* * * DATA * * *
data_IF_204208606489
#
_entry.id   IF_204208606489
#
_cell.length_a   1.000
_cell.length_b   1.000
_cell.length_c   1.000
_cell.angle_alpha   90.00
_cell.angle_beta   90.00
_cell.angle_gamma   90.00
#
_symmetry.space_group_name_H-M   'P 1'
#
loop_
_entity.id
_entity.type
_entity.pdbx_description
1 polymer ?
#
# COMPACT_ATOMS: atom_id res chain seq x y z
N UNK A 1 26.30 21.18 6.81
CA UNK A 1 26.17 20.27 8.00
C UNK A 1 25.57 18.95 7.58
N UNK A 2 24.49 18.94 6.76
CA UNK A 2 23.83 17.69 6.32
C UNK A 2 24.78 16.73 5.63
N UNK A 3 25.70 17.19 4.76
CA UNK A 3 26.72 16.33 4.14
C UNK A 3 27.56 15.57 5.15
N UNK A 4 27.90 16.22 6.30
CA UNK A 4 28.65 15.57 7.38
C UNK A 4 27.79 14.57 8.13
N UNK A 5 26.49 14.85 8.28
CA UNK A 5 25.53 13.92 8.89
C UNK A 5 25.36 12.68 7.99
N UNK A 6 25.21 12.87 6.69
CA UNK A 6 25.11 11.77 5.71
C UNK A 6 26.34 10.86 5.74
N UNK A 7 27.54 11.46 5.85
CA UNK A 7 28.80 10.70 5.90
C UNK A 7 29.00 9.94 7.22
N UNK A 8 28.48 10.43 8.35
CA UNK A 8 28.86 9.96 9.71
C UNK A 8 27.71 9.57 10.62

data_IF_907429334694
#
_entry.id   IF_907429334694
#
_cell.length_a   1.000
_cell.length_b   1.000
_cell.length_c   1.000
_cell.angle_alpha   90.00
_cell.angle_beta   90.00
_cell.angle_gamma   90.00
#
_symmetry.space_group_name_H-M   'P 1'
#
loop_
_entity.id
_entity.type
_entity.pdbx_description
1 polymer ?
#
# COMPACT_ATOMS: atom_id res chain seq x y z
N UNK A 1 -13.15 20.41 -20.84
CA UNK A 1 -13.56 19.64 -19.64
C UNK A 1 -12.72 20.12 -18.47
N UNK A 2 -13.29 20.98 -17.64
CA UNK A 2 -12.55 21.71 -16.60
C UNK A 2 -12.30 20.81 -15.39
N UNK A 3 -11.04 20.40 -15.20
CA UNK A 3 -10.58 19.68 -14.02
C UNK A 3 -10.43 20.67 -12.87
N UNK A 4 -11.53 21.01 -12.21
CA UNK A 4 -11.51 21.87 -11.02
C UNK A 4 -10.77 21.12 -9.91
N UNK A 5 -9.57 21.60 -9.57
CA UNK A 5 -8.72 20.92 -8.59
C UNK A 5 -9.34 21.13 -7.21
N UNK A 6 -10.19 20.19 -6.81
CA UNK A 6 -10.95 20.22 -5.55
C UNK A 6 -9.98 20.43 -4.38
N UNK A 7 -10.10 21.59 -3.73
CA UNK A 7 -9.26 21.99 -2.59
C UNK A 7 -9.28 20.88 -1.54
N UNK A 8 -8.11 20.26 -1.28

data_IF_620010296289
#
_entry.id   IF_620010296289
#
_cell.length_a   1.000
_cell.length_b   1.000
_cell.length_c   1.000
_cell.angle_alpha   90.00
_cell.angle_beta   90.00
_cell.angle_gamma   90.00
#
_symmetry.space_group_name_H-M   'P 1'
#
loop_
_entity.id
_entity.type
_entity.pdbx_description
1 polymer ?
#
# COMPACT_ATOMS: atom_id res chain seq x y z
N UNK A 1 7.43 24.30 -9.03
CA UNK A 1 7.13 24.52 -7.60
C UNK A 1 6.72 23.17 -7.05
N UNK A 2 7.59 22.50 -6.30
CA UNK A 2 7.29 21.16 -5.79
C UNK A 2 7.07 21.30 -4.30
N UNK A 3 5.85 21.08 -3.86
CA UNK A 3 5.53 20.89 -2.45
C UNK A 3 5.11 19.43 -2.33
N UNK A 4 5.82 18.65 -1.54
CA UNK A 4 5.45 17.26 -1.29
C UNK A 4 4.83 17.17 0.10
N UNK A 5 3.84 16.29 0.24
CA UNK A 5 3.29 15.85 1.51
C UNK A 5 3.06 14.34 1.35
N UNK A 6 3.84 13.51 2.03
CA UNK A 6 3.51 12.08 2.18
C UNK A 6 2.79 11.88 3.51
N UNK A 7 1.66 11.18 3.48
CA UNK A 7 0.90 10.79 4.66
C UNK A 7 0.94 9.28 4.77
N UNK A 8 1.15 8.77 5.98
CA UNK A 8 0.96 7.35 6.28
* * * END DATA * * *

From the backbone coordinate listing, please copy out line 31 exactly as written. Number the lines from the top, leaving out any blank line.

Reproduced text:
CA UNK A 4 28.65 15.57 7.38